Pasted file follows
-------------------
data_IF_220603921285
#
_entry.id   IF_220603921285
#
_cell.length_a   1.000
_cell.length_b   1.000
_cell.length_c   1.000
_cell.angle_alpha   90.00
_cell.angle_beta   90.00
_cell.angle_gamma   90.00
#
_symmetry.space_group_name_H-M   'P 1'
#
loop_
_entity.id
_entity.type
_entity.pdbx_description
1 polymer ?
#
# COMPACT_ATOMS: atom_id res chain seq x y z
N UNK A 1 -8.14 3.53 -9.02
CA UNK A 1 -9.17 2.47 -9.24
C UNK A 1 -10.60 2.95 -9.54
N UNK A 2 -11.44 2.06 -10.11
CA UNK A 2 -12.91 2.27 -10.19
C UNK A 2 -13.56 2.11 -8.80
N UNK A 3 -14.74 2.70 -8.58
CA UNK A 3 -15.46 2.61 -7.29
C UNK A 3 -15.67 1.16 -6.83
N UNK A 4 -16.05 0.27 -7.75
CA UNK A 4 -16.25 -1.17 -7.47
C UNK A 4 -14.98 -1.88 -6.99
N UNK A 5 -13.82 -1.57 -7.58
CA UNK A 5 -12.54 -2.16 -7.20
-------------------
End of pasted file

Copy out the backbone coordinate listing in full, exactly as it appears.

data_IF_220603921285
#
_entry.id   IF_220603921285
#
_cell.length_a   1.000
_cell.length_b   1.000
_cell.length_c   1.000
_cell.angle_alpha   90.00
_cell.angle_beta   90.00
_cell.angle_gamma   90.00
#
_symmetry.space_group_name_H-M   'P 1'
#
loop_
_entity.id
_entity.type
_entity.pdbx_description
1 polymer ?
#
# COMPACT_ATOMS: atom_id res chain seq x y z
N UNK A 1 -8.14 3.53 -9.02
CA UNK A 1 -9.17 2.47 -9.24
C UNK A 1 -10.60 2.95 -9.54
N UNK A 2 -11.44 2.06 -10.11
CA UNK A 2 -12.91 2.27 -10.19
C UNK A 2 -13.56 2.11 -8.80
N UNK A 3 -14.74 2.70 -8.58
CA UNK A 3 -15.46 2.61 -7.29
C UNK A 3 -15.67 1.16 -6.83
N UNK A 4 -16.05 0.27 -7.75
CA UNK A 4 -16.25 -1.17 -7.47
C UNK A 4 -14.98 -1.88 -6.99
N UNK A 5 -13.82 -1.57 -7.58
CA UNK A 5 -12.54 -2.16 -7.20